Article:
Choregie represents two fields: the artistic principle of creation of music-scenic projects, and a specific method of working with ensembles, developed by Karmina Šilec, used when she prepares ensembles for choregie projects.
The word choregie has got roots in the Greek language where choregies are supposed to be patrons of art, and the idea about developing the choregie concept draws largely from Greek tragedy and particularly the role of the choir in it. The term 'new music', however, refers to the music which represents the very base and a major part of all the projects – the music of our times, as well as to the music which is not commonly heard on stages and is thus considered new, such as medieval music, ethnic music or music taken from certain contexts, e.g. sociological or historical.
With 'Choregie – Vocal Theatre or Theatre of Voices' we started to open up new spaces to multi-form music events at the end of the previous century, and to open up wider spaces to expression, intensity of experience, communication. It was not about breaking down any boundaries between disciplines, it was about putting them next to each other, about coexistence.
The basic disposition of choregie: music which refers to other fields or music which reacts to other fields. In music the score is in direct control of the musician; the reception of the execution of a music piece thus depends only on his or her incentives. This does not apply for the music in choregie; this music requires from a musician and the audience a completely different experience. Namely, the intensive radiation of the heard (music, word) is complemented with the culture of the seen, the culture of the eye, a feeling for the external form. Music thus becomes interesting in a different way as it gets references in a non-musical world. Music, language, vocalisation, the visual and motion coexist, complement each other or stand next to each other in a certain equality. But choregie projects can be performed with different performers, in a different social ambience to the ones usually categorised in other music-theatre forms (opera, operetta or musical).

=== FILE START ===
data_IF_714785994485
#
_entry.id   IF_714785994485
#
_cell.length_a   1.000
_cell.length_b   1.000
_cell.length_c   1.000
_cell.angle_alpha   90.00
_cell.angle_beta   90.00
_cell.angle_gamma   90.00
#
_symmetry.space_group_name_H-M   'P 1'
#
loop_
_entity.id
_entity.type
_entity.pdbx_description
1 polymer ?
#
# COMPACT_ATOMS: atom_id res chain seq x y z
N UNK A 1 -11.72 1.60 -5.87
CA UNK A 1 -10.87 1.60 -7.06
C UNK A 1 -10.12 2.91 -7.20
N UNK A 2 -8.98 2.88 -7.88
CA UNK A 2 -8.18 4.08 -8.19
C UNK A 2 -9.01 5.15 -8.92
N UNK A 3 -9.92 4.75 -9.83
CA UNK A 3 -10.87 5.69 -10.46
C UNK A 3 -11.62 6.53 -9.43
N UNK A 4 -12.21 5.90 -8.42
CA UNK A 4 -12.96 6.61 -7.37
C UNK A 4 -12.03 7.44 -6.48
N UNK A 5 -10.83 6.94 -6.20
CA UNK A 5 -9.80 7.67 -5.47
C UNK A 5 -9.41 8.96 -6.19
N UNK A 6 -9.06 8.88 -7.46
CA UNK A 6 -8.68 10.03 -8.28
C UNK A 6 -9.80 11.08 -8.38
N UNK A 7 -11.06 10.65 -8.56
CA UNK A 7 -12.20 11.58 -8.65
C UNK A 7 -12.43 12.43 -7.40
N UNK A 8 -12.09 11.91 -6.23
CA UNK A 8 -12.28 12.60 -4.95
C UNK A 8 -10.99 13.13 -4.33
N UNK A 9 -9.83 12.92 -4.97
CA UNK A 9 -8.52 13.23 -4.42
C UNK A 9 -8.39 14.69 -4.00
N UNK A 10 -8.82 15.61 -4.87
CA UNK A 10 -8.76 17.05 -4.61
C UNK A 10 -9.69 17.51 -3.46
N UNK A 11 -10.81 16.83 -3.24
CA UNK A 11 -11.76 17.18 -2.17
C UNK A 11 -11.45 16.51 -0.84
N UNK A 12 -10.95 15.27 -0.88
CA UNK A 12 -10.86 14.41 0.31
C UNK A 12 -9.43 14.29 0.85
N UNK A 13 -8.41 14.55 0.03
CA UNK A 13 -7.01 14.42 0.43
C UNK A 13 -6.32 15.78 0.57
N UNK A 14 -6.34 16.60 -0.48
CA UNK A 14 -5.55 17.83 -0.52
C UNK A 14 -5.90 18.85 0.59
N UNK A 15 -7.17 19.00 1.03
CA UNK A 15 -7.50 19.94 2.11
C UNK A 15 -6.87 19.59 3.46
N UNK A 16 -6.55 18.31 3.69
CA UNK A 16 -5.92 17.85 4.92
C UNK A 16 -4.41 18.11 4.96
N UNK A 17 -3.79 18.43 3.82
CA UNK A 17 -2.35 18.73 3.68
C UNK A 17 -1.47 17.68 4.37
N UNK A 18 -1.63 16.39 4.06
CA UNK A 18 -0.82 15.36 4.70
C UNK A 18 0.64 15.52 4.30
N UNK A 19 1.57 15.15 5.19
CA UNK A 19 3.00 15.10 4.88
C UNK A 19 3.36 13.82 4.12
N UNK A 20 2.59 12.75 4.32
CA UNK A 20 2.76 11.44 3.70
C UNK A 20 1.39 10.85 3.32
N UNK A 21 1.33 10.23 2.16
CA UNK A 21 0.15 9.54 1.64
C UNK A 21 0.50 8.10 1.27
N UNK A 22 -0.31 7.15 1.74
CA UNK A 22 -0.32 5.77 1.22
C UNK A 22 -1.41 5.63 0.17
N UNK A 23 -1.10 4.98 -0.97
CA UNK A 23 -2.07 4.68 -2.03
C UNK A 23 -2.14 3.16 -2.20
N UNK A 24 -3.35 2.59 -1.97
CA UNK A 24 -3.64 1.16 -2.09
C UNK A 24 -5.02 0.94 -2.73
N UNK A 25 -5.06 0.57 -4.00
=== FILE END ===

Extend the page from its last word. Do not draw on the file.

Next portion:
Choregie are events that reflect the new in the sense of art form, either in music, libretto or set, and leave space for experimenting or exploration of a different music and theatre language.
More about Choregie:
- Documentary film Placebo, 2012
- The book Nolite tacere, 2013
- book CHOREGIE (in developement)